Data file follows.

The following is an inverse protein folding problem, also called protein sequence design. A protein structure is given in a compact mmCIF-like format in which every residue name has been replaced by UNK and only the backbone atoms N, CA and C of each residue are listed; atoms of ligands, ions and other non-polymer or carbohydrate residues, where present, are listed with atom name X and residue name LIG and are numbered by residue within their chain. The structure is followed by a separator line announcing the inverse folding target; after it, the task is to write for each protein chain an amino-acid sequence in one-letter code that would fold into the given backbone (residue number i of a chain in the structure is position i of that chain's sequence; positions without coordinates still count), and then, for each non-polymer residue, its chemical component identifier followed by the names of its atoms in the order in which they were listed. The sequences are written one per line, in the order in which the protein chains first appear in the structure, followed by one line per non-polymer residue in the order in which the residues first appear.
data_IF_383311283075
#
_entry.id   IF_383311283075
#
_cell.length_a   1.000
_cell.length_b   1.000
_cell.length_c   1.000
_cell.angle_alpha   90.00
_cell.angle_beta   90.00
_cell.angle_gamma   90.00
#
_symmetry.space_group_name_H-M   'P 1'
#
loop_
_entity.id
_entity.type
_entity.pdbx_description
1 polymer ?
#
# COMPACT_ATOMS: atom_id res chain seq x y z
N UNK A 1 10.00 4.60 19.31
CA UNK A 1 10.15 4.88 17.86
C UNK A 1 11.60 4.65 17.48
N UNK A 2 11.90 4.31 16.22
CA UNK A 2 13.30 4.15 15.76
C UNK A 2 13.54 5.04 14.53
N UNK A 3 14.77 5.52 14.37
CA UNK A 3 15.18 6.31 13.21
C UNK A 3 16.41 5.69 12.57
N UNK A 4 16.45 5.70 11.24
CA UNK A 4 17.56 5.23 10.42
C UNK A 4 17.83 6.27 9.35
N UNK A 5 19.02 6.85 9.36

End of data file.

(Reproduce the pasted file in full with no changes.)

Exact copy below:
The following is an inverse protein folding problem, also called protein sequence design. A protein structure is given in a compact mmCIF-like format in which every residue name has been replaced by UNK and only the backbone atoms N, CA and C of each residue are listed; atoms of ligands, ions and other non-polymer or carbohydrate residues, where present, are listed with atom name X and residue name LIG and are numbered by residue within their chain. The structure is followed by a separator line announcing the inverse folding target; after it, the task is to write for each protein chain an amino-acid sequence in one-letter code that would fold into the given backbone (residue number i of a chain in the structure is position i of that chain's sequence; positions without coordinates still count), and then, for each non-polymer residue, its chemical component identifier followed by the names of its atoms in the order in which they were listed. The sequences are written one per line, in the order in which the protein chains first appear in the structure, followed by one line per non-polymer residue in the order in which the residues first appear.
data_IF_383311283075
#
_entry.id   IF_383311283075
#
_cell.length_a   1.000
_cell.length_b   1.000
_cell.length_c   1.000
_cell.angle_alpha   90.00
_cell.angle_beta   90.00
_cell.angle_gamma   90.00
#
_symmetry.space_group_name_H-M   'P 1'
#
loop_
_entity.id
_entity.type
_entity.pdbx_description
1 polymer ?
#
# COMPACT_ATOMS: atom_id res chain seq x y z
N UNK A 1 10.00 4.60 19.31
CA UNK A 1 10.15 4.88 17.86
C UNK A 1 11.60 4.65 17.48
N UNK A 2 11.90 4.31 16.22
CA UNK A 2 13.30 4.15 15.76
C UNK A 2 13.54 5.04 14.53
N UNK A 3 14.77 5.52 14.37
CA UNK A 3 15.18 6.31 13.21
C UNK A 3 16.41 5.69 12.57
N UNK A 4 16.45 5.70 11.24
CA UNK A 4 17.56 5.23 10.42
C UNK A 4 17.83 6.27 9.35
N UNK A 5 19.02 6.85 9.36